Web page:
Drama / Fantasy / Horror

IMDb Rating 6.5 10 29,871


Downloaded 19,291 times
April 3, 2019



Janet McTeer as Audrey
Jeff Bridges as Gregory Larkin
Jennifer Tilly as Charlene
720p.BLU 1080p.BLU
1 GB
23.976 fps
120 min
P/S N/A / N/A
1.93 GB
23.976 fps
120 min
P/S N/A / N/A

Movie Reviews

Reviewed by Film Cauldron 10 / 10 / 10

The Age Of Unreason, Or...Why Terry Gilliam Can't Catch A Break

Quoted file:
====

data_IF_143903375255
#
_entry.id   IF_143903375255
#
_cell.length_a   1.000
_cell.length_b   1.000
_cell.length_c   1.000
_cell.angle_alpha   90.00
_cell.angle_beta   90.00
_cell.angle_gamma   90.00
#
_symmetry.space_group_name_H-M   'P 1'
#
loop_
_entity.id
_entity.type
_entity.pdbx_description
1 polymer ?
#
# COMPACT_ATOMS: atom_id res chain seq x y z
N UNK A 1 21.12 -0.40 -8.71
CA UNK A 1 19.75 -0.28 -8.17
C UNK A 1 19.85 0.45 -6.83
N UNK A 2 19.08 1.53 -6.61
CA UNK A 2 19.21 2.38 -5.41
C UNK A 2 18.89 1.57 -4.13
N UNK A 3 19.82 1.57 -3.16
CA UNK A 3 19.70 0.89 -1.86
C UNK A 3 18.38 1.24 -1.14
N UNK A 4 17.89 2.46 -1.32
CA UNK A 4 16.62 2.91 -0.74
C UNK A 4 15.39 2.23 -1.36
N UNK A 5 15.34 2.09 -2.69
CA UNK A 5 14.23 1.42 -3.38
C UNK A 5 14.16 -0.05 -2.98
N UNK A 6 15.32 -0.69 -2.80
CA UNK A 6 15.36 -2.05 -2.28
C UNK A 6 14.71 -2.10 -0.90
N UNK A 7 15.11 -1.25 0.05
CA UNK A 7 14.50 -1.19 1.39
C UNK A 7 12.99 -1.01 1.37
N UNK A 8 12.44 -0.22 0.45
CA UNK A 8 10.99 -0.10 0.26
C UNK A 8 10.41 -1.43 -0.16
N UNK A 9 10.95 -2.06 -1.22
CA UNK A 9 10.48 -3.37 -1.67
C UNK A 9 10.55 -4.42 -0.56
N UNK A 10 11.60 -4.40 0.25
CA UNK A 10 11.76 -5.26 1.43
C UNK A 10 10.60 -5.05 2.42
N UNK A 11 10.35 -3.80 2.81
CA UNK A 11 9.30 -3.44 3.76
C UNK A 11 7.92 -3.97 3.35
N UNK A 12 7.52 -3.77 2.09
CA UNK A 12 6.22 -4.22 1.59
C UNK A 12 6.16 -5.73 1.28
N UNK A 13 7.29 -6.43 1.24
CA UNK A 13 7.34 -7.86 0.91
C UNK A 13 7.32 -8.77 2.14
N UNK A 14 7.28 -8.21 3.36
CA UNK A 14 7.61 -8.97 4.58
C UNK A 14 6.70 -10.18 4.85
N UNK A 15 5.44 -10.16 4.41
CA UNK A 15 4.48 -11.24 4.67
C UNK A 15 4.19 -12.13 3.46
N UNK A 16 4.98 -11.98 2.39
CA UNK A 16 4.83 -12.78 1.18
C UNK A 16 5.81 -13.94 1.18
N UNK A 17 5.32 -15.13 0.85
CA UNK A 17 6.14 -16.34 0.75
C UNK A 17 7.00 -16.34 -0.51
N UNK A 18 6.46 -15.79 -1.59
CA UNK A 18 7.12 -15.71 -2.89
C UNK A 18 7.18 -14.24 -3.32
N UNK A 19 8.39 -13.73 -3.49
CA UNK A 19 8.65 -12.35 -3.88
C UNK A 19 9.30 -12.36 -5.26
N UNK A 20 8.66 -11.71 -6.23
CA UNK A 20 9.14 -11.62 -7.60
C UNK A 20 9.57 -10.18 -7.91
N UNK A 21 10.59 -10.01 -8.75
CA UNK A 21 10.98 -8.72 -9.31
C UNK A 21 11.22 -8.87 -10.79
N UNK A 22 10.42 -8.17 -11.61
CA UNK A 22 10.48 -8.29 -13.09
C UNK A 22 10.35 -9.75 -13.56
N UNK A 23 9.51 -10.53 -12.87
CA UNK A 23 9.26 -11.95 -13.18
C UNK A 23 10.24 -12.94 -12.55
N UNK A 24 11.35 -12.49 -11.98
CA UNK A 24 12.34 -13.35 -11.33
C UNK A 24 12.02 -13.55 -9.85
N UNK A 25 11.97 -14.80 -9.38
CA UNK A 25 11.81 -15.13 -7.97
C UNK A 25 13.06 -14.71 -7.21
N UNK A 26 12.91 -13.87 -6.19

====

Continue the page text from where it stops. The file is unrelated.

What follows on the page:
Poor Terry Gilliam. The visionary director just can't catch a break. Blessed with one of the most fertile imaginations in modern cinema, equally renowned as an animator, filmmaker, and iconoclast, he has made a handful of highly original, single-minded films, most of which are now considered classics (although it tends to take a few years before critical revisionism regards his work as such; I bet few recall The Adventures of Baron Munchhausen was first considered a costly bomb on par with Heaven's Gate). But of late he has had to suffer a critical beating for his mainstream-designed The Brothers Grimm, not to mention the well-documented collapse of The Man Who Killed Don Quixote (why does the word schadenfreude come to mind?), and more often than not he is regarded as somewhat of a brilliant madman with integrity to burn, willing to battle Hollywood at any cost to keep his visions intact. Now comes his adaptation of Mitch Cullin's Tideland, a category defying film that is at turns poetic, disgusting, absurd, and darkly funny (think the languid pacing of Spirit of the Beehive, the fever dream of Alice in Wonderland, the wry insanity Psycho, and a large dose of Terence Malik gone insane). In many ways, this is the purest Gilliam film since Brazil (a film that also borrowed liberally from other sources while maintaining its own originality), and hearkens back to the days when auteurs were not only allowed to follow their wildest muse but were expected to do so. And that, too, presents what will no doubt be Tideland's greatest failing, as well as its highest achievement. Cinema has become so cynical in the last twenty years - so narrow in scope and so entertainment driven - that anything which requires viewers to experience a motion picture on its own terms is usually greeted with scorn. These would be very tough times, indeed, for the likes of a young Fellini, Kubrick, and Lynch. That's not to say Tideland is a perfectly misunderstood creation, although it should be pointed out that those who are screaming foul about this film being pointless, self indulgent, and too weird are likely the very same people who ridiculed Grimm for being unoriginal, mainstream, and plain. Yes, there were walkouts at its screenings, gasps of shock, even angry grumbling. There were also laughs, applause, and continued debates concerning what the film was really about (how often does that occur these days after a screening?). In the end, Tideland will likely please a select group who prefer to experience cinema rather than opposing it with their own expectations (there were those who were still talking about it two days following its premiere, even when they hated it). But for those who are anxiously wanting Time Bandits 2 or desire some degree of Pythonesque humor, Tideland will disturb, bore, and profoundly bother to the point of contempt. Nevertheless, it is a very unique and, at times, incredible film, infused with at least two amazing performances, beautiful photography, and one of the most enigmatic endings I've seen in ages. Hate it or love it, few will be able to deny the lingering, ineffable vibrations left by this film, or that it stands as further proof that its director has stayed true to himself. Of course, prepare for the yin/yang laments to come in spades: Grimm would have been a better film had Gilliam been left to his own devices; Tideland would have been a better film had Gilliam not been left to his own devices. Poor Terry Gilliam; apparently he can do no right even when he does.